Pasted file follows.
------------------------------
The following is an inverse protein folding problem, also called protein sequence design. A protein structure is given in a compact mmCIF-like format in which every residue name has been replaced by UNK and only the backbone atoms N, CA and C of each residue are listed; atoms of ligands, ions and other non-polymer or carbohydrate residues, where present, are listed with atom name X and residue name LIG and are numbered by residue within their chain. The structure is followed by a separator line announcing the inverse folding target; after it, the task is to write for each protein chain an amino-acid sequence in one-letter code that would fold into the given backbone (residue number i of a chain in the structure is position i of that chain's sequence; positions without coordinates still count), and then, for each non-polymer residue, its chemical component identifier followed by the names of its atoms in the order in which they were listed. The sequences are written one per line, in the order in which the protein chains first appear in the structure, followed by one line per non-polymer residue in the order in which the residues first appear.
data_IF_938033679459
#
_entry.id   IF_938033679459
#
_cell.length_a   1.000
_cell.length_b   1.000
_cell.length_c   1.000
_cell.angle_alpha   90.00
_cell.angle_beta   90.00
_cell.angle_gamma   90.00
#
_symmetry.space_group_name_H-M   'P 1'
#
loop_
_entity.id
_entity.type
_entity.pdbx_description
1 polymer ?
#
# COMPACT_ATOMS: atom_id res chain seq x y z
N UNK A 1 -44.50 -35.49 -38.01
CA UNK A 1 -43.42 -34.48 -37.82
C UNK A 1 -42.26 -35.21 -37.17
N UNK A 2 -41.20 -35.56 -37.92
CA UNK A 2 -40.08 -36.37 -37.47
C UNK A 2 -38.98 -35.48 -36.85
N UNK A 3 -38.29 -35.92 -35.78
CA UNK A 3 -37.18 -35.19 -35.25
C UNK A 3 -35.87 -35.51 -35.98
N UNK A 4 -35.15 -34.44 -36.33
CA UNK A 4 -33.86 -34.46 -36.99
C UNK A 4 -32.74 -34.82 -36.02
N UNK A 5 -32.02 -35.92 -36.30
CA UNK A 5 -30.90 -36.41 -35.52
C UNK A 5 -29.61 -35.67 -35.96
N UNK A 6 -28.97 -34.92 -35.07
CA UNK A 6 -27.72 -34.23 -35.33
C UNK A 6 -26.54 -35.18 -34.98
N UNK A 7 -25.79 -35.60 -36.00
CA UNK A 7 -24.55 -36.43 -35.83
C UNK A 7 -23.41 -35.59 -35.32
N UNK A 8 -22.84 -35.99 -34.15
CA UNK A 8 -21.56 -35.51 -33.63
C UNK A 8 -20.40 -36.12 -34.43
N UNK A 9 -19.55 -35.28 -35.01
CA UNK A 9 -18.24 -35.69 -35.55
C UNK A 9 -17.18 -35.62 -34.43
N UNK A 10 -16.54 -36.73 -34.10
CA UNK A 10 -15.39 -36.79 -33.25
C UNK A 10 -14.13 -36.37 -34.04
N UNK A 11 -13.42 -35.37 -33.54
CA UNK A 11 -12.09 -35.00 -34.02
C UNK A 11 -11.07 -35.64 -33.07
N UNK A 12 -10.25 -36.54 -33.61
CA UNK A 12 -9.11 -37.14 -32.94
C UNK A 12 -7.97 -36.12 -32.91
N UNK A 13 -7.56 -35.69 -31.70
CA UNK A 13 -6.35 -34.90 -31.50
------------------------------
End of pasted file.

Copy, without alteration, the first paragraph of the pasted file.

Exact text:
The following is an inverse protein folding problem, also called protein sequence design. A protein structure is given in a compact mmCIF-like format in which every residue name has been replaced by UNK and only the backbone atoms N, CA and C of each residue are listed; atoms of ligands, ions and other non-polymer or carbohydrate residues, where present, are listed with atom name X and residue name LIG and are numbered by residue within their chain. The structure is followed by a separator line announcing the inverse folding target; after it, the task is to write for each protein chain an amino-acid sequence in one-letter code that would fold into the given backbone (residue number i of a chain in the structure is position i of that chain's sequence; positions without coordinates still count), and then, for each non-polymer residue, its chemical component identifier followed by the names of its atoms in the order in which they were listed. The sequences are written one per line, in the order in which the protein chains first appear in the structure, followed by one line per non-polymer residue in the order in which the residues first appear.